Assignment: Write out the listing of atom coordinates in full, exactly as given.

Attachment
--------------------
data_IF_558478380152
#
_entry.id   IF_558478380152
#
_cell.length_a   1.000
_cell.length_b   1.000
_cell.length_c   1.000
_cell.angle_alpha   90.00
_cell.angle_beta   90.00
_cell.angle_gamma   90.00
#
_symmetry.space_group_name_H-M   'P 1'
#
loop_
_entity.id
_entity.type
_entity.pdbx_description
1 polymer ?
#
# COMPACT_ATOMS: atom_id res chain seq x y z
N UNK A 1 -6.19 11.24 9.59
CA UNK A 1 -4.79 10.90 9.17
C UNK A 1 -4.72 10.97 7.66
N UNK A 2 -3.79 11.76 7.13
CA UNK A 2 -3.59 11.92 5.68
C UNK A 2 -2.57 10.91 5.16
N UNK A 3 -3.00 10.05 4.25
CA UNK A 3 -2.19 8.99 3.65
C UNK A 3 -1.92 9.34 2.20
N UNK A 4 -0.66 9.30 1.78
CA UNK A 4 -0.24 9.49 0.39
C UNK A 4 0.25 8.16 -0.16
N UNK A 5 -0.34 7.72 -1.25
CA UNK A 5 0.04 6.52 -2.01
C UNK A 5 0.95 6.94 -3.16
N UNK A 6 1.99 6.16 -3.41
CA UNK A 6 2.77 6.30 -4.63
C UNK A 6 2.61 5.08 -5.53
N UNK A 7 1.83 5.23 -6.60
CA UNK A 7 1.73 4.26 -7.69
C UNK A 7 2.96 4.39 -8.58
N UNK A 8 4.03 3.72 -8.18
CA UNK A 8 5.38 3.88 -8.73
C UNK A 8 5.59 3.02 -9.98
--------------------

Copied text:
data_IF_558478380152
#
_entry.id   IF_558478380152
#
_cell.length_a   1.000
_cell.length_b   1.000
_cell.length_c   1.000
_cell.angle_alpha   90.00
_cell.angle_beta   90.00
_cell.angle_gamma   90.00
#
_symmetry.space_group_name_H-M   'P 1'
#
loop_
_entity.id
_entity.type
_entity.pdbx_description
1 polymer ?
#
# COMPACT_ATOMS: atom_id res chain seq x y z
N UNK A 1 -6.19 11.24 9.59
CA UNK A 1 -4.79 10.90 9.17
C UNK A 1 -4.72 10.97 7.66
N UNK A 2 -3.79 11.76 7.13
CA UNK A 2 -3.59 11.92 5.68
C UNK A 2 -2.57 10.91 5.16
N UNK A 3 -3.00 10.05 4.25
CA UNK A 3 -2.19 8.99 3.65
C UNK A 3 -1.92 9.34 2.20
N UNK A 4 -0.66 9.30 1.78
CA UNK A 4 -0.24 9.49 0.39
C UNK A 4 0.25 8.16 -0.16
N UNK A 5 -0.34 7.72 -1.25
CA UNK A 5 0.04 6.52 -2.01
C UNK A 5 0.95 6.94 -3.16
N UNK A 6 1.99 6.16 -3.41
CA UNK A 6 2.77 6.30 -4.63
C UNK A 6 2.61 5.08 -5.53
N UNK A 7 1.83 5.23 -6.60
CA UNK A 7 1.73 4.26 -7.69
C UNK A 7 2.96 4.39 -8.58
N UNK A 8 4.03 3.72 -8.18
CA UNK A 8 5.38 3.88 -8.73
C UNK A 8 5.59 3.02 -9.98